Today, that agreement remains largely unimplemented – and stands as a symbol of unmet expectations. So let’s keep our expectations in check for Mr. Obama’s visit. It will feature much happy talk but few substantive outcomes.

From Reuters: Top issues during Obama’s India visit

U.S. President Barack Obama arrives in India on Sunday for the second time, to build on what he calls one of the defining relationships of the 21st Century.  Here are some key areas likely to be discussed during his visit:

Strategic importance – India’s size, location, fast-growing economy and potential as a democratic counterbalance to China makes the South Asian nation an increasingly key element of U.S. military and commercial strategy. In return for closer ties, India wants greater cooperation on terrorism and access to high-technology goods for civilian and military use.

Defense – The United States overtook Russia as the biggest weapons supplier to India, the Indian government said in August. India is the world’s biggest importer of weapons and the United States is the biggest arms supplier. Standing in the way of closer ties are Indian restrictions on foreign companies owning majority stakes in defence companies and U.S. curbs on exporting certain technologies.

Civil nuclear – U.S. and Indian officials will discuss ways to unblock billions of dollars of potential trade in nuclear energy.India and the United States signed a landmark civilian nuclear deal in 2008. Holding up the trade is India’s reluctance to pass legislation shielding suppliers from liability in the event of a nuclear accident, a deviation from international norms.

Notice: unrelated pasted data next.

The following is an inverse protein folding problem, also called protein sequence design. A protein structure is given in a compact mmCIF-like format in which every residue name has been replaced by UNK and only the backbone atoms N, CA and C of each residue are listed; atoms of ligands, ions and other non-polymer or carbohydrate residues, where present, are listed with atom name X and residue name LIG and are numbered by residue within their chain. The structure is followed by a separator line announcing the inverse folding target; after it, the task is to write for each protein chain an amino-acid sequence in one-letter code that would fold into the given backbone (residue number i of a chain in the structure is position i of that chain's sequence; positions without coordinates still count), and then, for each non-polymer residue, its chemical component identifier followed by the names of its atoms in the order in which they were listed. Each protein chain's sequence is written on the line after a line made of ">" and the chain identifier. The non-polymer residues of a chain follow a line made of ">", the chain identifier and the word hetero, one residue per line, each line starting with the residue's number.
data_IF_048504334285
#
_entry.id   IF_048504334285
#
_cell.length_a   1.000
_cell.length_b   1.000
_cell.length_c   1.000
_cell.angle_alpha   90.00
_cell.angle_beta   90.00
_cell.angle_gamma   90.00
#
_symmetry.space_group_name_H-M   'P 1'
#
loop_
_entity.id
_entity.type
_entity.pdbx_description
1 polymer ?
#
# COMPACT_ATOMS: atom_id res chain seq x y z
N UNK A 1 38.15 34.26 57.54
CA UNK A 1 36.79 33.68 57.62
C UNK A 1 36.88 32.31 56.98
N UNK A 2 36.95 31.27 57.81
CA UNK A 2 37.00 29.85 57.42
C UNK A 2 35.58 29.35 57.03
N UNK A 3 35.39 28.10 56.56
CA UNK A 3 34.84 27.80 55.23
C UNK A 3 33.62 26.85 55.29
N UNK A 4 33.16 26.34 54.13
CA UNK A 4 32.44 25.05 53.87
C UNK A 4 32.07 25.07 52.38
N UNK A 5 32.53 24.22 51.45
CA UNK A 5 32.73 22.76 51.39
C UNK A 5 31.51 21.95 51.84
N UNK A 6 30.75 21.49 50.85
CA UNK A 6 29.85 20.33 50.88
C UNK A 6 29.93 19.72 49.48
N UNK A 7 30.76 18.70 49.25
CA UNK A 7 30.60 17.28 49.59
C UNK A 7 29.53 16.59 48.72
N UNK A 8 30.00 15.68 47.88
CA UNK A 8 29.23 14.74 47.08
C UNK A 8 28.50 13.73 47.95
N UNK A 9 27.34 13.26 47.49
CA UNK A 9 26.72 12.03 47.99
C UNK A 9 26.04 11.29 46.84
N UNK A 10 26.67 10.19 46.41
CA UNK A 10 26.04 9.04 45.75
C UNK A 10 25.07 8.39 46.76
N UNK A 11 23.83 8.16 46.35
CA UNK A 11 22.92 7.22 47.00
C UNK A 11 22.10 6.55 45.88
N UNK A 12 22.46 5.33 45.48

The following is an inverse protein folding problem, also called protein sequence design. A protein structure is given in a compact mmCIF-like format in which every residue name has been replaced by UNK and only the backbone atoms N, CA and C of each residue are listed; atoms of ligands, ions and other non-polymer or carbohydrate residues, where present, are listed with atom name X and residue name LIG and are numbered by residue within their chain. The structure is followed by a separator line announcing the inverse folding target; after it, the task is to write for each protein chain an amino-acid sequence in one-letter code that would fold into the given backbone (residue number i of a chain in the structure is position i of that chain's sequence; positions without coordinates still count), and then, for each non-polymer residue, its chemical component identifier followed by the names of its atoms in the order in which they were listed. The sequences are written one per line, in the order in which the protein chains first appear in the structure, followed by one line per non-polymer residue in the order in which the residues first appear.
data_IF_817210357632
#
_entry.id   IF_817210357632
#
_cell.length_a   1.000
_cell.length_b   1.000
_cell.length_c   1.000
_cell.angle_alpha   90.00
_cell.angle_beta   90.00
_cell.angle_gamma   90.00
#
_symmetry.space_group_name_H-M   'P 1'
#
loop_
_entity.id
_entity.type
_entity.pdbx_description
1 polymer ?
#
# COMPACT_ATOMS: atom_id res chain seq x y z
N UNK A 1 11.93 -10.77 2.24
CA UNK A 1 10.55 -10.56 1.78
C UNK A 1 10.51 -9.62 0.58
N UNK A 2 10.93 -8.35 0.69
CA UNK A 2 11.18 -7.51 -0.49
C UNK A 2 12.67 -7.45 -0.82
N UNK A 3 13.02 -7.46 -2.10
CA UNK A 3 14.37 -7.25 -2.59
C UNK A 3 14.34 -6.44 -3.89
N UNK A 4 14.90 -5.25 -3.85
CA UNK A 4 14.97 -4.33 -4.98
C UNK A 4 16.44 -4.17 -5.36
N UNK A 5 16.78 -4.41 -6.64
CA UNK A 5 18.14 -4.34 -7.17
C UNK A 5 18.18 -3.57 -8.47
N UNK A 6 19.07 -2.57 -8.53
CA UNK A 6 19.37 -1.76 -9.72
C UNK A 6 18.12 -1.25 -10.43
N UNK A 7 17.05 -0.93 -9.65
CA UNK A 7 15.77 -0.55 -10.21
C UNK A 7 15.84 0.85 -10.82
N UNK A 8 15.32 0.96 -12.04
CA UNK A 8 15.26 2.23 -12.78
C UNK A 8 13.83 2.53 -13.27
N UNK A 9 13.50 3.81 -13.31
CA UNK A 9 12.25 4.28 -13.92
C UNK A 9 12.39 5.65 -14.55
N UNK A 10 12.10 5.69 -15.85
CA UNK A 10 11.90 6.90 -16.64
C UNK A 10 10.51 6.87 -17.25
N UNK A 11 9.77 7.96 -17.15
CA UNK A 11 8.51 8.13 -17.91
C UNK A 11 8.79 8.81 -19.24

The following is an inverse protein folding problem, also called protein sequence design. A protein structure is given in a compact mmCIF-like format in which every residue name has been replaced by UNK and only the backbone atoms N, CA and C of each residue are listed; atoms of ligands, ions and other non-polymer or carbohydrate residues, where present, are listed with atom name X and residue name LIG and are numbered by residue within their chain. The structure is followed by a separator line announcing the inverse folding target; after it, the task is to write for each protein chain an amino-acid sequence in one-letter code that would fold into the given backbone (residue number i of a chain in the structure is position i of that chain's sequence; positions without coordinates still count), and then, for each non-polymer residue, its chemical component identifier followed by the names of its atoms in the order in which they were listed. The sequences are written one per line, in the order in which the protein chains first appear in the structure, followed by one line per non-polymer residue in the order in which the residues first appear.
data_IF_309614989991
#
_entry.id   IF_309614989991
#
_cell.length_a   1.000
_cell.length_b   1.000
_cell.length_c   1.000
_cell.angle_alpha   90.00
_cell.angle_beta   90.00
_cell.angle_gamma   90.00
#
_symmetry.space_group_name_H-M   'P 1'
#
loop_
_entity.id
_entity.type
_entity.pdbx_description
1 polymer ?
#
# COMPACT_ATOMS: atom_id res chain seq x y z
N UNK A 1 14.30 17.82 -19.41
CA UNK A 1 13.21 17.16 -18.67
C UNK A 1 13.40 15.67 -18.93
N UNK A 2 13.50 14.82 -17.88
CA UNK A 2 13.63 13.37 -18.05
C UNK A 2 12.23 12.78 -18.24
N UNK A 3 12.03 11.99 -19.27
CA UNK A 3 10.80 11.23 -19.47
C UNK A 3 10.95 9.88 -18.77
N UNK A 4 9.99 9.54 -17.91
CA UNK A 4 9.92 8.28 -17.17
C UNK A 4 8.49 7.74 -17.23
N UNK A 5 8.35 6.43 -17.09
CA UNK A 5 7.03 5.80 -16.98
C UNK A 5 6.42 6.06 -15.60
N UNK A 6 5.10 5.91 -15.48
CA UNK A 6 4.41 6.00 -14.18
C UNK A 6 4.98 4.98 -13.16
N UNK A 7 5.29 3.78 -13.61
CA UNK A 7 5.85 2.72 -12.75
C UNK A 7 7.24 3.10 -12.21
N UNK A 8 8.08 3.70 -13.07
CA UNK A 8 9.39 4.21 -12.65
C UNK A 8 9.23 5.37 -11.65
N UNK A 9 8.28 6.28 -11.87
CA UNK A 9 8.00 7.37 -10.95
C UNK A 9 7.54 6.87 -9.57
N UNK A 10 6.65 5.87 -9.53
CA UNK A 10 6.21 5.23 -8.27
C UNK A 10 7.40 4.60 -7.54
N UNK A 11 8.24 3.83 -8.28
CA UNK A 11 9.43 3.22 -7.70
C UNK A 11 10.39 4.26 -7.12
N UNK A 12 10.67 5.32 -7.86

Renewable energy – India wants companies from the United States to help lead investments of $100 billion in renewable energy. Prime Minister Narendra Modi promised to help renewable energy companies overcome entry to the Indian market during his trip to Washington last year. A barrier to investment is a requirement that foreign companies make much of the equipment within India, which business leaders say will push up costs.

Climate Change – The United States and India are expected to announce efforts to work together to combat climate change ahead of key global talks in Paris later this year. India, the world’s third largest carbon emitter, is reluctant to follow the United States and China in committing to a peak year for emissions on the grounds it needs economic growth to alleviate poverty. Instead, India is likely to trumpet its plans for a rapid expansion of renewable energy, for which it needs U.S. investment and technology, and improving energy efficiency.

Economic Ties – Modi and Obama last year targeted a five-fold increase in annual trade to $500 billion. But U.S. business leaders have been frustrated by limits on their access to the Indian market, and battles over intellectual property protection. India and the United States have also filed several cases against each other at the World Trade Organisation over protection of their domestic steel, poultry and solar industries. (Reuters)